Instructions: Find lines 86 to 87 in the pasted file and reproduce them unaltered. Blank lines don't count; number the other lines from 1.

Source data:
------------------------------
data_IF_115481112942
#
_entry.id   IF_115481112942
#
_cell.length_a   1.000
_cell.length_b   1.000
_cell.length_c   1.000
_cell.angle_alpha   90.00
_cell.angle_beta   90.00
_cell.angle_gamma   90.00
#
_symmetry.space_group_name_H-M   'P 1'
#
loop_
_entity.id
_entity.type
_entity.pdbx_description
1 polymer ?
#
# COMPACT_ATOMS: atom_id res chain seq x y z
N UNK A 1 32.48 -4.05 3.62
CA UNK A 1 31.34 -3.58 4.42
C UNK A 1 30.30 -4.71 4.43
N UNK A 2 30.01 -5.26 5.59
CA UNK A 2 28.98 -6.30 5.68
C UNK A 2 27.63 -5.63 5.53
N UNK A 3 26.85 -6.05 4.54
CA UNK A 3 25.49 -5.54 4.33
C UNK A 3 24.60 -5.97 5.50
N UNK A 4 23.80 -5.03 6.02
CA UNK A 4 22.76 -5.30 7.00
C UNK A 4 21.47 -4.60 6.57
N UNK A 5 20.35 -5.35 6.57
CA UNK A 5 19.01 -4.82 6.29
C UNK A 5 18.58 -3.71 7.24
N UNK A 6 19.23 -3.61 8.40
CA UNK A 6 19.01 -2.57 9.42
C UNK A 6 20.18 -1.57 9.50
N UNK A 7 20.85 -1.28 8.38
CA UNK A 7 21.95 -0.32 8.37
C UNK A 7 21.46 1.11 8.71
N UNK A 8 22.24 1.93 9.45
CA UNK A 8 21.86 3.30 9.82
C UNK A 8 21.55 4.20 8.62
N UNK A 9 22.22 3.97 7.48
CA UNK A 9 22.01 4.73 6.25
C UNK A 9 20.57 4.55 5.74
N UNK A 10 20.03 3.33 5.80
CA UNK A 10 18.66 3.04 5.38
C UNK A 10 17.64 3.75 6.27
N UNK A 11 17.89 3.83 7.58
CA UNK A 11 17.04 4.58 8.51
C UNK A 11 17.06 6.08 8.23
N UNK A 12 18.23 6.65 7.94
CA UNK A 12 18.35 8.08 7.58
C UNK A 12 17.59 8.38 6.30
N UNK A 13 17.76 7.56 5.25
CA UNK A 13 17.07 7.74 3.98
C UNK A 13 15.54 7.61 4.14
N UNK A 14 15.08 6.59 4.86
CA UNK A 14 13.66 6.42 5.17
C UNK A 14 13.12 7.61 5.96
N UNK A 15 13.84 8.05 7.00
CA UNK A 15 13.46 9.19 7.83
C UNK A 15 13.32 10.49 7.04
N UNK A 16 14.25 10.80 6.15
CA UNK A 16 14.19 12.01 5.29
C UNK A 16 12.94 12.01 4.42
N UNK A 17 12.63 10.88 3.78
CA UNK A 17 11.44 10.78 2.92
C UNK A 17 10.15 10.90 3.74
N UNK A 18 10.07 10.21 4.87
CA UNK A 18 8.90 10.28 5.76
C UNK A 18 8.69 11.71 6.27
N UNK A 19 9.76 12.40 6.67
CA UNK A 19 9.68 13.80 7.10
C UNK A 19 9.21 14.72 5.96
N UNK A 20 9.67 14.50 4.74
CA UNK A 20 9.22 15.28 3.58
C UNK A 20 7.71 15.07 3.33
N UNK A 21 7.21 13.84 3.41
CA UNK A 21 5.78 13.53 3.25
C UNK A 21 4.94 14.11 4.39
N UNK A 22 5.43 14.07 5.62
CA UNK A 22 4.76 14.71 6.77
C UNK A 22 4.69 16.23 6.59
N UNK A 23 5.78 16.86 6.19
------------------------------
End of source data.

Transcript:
C UNK A 22 4.69 16.23 6.59
N UNK A 23 5.78 16.86 6.19